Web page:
For those in the Bitcoin community who hoped the block size debate had come to an end will be sorely mistaken. However, there seems to be good news, as a new GitHub proposal has been made by Jeff Garzik to incrementally increase the Bitcoin block size over time. BIP 202 is not overly complicated, and could end up being the solution everybody has been waiting for.
BIP 202 – Small Block Size Increments, Starting at 2 MB
Even though very few Bitcoin blocks come remotely close to the artificial block size limit of 1MB, there have been various proposals to increase this maximum size for quite some time now. As Bitcoin gains more popularity, the number of network transactions will increase, which could lead to confirmation delays if the block size is kept at 1 MB.
Coming to a consensus on how this block size should be increased, has proven to be quite a struggle. Many people want to swing for the fences and increase the block size by quite a margin when the next block reward halving takes place. However, there are some serious drawbacks to that solution.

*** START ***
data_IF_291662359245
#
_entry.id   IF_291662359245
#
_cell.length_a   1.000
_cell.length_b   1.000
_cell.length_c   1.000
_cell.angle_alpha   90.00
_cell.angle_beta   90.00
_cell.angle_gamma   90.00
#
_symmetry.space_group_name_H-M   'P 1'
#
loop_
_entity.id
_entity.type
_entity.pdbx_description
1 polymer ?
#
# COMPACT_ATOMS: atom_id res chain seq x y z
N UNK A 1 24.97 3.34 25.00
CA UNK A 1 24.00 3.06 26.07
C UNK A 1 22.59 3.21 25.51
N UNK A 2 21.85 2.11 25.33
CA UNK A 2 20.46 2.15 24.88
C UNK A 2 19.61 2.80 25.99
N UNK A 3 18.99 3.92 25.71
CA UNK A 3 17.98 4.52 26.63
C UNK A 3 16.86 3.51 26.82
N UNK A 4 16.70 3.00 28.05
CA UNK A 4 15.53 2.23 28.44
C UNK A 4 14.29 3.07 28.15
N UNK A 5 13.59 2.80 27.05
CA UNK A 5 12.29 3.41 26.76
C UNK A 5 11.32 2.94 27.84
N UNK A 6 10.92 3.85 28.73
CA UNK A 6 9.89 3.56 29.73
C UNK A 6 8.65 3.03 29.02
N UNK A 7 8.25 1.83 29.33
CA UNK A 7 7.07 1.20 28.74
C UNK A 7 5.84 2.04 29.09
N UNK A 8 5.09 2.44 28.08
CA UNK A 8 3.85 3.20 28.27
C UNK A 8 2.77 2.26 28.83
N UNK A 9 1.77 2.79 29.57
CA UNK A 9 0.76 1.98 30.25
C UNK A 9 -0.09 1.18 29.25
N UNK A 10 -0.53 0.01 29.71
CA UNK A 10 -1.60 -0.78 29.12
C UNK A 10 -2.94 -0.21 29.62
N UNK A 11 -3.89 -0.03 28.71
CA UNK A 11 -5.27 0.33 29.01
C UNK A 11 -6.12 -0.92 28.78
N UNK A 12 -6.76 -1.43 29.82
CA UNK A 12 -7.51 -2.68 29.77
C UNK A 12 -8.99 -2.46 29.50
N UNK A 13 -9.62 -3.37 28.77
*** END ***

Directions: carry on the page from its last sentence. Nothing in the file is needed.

First of all, the Chinese mining pools – which represent the majority of the Bitcoin network hashrate – are not in favor of very big blocks, as the local Internet infrastructure is unable to cope with the demand of large data chunks. Secondly, the blockchain is already huge in size as it is right now, and adding blocks five times the current size to that chain will only make things even worse.
Last but not least, there has to be a majority consensus before things can change, and with the current proposals, that has proven to be nearly impossible. Bitcoin Core developer Jeff Garzik came up with an alternative solution that, on paper, seems to please all parties involved. BIP 202, as this solution is called, will double the block size to 2 MB, as well as small further increases over time.
This proposal would be acceptable for Chinese mining pools as 2 MB blocks are not that huge of a difference. Additionally, the Chinese Internet infrastructure will – hopefully – be upgraded sooner or later to cope with more data consumption. Smaller incremental block size increases leave plenty of time for this infrastructure to take place, or find other solutions in the meantime.
At the time of publication, it remained to be seen whether or not anyone wants to support BIP 202. Jeff Garzik’s idea holds a lot of merit that can be beneficial to all parties involved. The question remains whether or not the majority of the Bitcoin network – including mining pools and payment processors – will come to a decision sooner rather than later.